Swishing her Scotch and water, 27-year-old Gisla Tolle's eyes lazily swept the room. A fire crackled in the small brick fireplace. Evergreen branches hung from the rough-hewn rafters. She smiled, slinking onto her stool. It was Christmas Eve and she was home. Not in Wisconsin with her mom and dad. But the next best thing -- P. W.'s saloon on M Street.

Earlier that day the very same street teemed with life; bureaucrats, clerks and others woozy from office parties, weaving among the last-minute shoppers.

Now most of them were flying the friendly skies to faraway homes or tucked safely in suburbia with family, Christmas cookies and presents.

It was nearly 10 p.m. and raining. The store windows were dimmed and once again, the holiday lepers, the singles, were faced with the inevitable question: Where do you go when the Christmas music stops?

Feeling the captivity of lonely condos and houses echoing of broken marriages and Christmases past, many had come to the handful of bars that had stayed open.

"This is a place for regulars tonight," Tolle said, flipping her long blonde hair. She and her brother have come here Christmas Eve for four years to keep from getting depressed, she said.

Behind the bar, David Essex grinned as he whipped up a round of shooters for a trio of carousing American University alumnae.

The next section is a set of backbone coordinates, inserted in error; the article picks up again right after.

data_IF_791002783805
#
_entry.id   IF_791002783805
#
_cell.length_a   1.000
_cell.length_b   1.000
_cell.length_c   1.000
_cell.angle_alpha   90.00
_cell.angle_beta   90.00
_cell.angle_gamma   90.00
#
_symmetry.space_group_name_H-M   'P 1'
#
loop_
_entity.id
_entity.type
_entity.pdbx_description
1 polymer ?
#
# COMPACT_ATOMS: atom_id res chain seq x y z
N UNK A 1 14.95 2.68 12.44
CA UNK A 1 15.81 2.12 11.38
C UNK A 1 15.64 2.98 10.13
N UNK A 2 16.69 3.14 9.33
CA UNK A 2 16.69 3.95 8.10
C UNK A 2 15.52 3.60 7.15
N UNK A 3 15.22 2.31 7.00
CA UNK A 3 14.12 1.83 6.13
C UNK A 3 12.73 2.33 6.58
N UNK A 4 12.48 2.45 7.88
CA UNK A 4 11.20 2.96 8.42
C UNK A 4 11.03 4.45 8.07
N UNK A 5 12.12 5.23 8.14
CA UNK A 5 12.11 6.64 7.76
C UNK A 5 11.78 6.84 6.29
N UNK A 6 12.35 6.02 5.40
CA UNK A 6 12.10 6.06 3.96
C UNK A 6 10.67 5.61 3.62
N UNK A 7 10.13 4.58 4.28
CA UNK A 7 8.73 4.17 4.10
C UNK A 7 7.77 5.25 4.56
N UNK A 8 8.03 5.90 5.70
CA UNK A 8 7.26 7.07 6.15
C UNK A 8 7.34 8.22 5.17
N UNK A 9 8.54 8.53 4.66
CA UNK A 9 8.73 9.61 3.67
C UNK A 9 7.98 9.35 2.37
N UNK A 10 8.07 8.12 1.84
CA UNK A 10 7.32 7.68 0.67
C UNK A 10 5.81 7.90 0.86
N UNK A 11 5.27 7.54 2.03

"We keep the place open on Christmas Eve as a public service," he said, gesturing around the barely filled bar. "It keeps the suicide rate down."

As he spoke, David Romm, a preppy young lawyer, swigged his Heineken's.

He had been at his parents' house in Alexandria. But then his married brother and his family went home. Then his sister and her husband also went home.

"I'm too old to stay with my parents. So it's either go home and do nothing or go out."

On the juke box, Bruce Springsteen rasped about being born to run. P. W. owner Rick Stewart, 33, estimated that only 10 percent of his usual crowd was there. He acknowledged he would not make money staying open this night.

"On New Year's Eve you can't get in here but Christmas Eve is very slow. Most people have responsibilities. We want to stay open because this is people's place. But the action isn't out tonight."

Down the street at the Pierce Street Annex, disco throbbed with the twinkling Christmas bulbs and the backgammon tables were jumping.

One young man said it was a lucrative white Christmas. He was selling cocaine.

"I'm all sold out," he said. His thin face remained expressionless as his two girlfriends twined themselves around him.

He claimed he'd made about $3,000 that evening. He never handles the powder or the cash directly, he explained, so he isn't afraid of getting robbed or caught.

Clad in their finest leather jackets, velour shirts and thin gold chains, the crowd of about 100 mostly male, blue-collar suburbanites were looking for companions.

Billy Devine, a 24 year-old Wheaton car salesman, was spending his first Christmas in six years without his girlfriend and he didn't like it.

"It's a dead Christmas," he said. Then his buddy nudged him nodding towards a gyrating blonde in tight jeans. Hope geamed in Devine's eyes.

"I've been humiliated so many times tonight," sighed Kevin Duplain, a divorced salesman in a natty tweed jacked. "I could get tear-jerky about it, but I won't."

Instead he asked the blonde in the tight jeans to dance.

By 1:30 a.m., and still raining outside. Back at P. W.'s, Gisla Tolle and her brother were having a last Christmas toast with the bartenders before heading home.

Out on the street between the two bars, an old lady, one foot wrapped in rags, begged for change and searched for a warm dry place to await Christmas Day.